Saturday, July 12, 2008
Fra Lippo Lippi - in silence (1981)
Yet another facet of the dark-punk sound was exhibited by Norway's Fra Lippo Lippi. The usual characteristics are there: bass-prominence, cold atmospheres and tribal drums. But Fra Lippo Lippi's sound runs deeper than that. Their songs seem as if they come out of a catacomb, out of some alternate Middle-Ages dimension.
"In Silence" is built around a delicate melody carried by the bass and drums, while the guitar diffracts through mirror melodies of it's own, chanting vocals appear here and there in the background - as if to express the menace that plagues the medieval land, while the singer's ghostly baritone enhances the cursed surroundings.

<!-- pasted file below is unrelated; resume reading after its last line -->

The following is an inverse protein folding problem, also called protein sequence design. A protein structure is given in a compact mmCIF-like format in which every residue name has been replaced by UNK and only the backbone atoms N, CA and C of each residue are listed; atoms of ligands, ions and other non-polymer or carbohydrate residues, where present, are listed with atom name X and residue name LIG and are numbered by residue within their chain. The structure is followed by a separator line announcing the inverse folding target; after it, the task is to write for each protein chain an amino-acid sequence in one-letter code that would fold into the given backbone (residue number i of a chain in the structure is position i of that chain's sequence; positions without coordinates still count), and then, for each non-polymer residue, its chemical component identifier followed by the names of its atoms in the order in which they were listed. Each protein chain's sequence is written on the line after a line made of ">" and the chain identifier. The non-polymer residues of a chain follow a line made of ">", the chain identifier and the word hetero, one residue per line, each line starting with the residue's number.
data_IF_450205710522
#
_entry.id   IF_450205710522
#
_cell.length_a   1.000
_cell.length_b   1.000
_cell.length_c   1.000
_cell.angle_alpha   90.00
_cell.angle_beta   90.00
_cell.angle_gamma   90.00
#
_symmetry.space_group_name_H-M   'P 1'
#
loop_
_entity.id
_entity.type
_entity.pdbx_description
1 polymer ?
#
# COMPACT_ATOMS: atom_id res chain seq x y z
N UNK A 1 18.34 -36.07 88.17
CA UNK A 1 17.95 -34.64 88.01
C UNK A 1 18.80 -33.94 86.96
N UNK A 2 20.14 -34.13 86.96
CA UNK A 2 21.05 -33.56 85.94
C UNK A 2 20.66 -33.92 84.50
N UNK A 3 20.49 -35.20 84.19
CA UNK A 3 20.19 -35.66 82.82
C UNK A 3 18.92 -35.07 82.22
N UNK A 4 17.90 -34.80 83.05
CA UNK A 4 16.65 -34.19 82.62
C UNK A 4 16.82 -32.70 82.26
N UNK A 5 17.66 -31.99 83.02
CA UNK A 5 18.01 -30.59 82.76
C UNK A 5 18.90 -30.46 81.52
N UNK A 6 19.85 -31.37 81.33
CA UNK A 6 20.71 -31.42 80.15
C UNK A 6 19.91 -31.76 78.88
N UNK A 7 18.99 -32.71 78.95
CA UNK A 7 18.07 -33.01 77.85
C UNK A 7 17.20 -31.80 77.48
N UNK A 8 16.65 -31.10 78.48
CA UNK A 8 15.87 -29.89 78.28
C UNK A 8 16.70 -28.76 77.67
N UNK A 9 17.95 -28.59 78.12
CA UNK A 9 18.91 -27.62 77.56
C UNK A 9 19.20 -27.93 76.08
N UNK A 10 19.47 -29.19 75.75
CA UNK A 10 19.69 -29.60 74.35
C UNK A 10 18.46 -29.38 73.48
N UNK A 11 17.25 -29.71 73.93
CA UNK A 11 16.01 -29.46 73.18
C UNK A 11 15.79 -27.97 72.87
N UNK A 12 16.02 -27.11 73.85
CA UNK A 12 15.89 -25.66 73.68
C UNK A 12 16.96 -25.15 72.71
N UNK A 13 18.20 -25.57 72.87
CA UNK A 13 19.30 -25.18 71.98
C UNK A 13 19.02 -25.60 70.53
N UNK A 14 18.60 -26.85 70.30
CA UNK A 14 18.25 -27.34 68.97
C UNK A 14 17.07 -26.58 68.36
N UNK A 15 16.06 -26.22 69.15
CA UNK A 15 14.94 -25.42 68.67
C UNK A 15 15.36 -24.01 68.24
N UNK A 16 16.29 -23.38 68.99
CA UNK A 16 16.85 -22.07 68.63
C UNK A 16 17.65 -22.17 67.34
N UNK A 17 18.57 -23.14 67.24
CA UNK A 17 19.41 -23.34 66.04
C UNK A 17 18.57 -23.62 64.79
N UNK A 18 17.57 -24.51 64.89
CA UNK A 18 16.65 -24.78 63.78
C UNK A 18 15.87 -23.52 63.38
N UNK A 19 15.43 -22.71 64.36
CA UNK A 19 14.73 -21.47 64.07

"Recession" goes even deeper, 4 minutes of bass-heavy morbid monotony, slow besetting ritualistic drums and faint vocals, for an elegiac melody to finally appear through doom-laden synthesizers (as if a spectral presence is taking over), only for the song to end as it began with it's minimalistic cold-wave patterns.
"The Inside Veil" goes for a very effective slow/ fast dynamic and contrasting feel between the anaemic and the epic; "I Know" goes for a symphonic coda, and in "Quiet" a humble synth line underlines the singer's feeble cry.
Without a doubt, the album reaches it's apex with "Lost", that starts as a cosmic black hole, then tribal drums kick in and the dark priest chants his ritual, the medium vortex appears courtesy of the choral vox, sub-symphonic keyboards and ecstatic guitar, only for the ceremony to end without a logical conclusion, just everything fading quietly in the brooding horizon.
Get it here. Ta Nexd.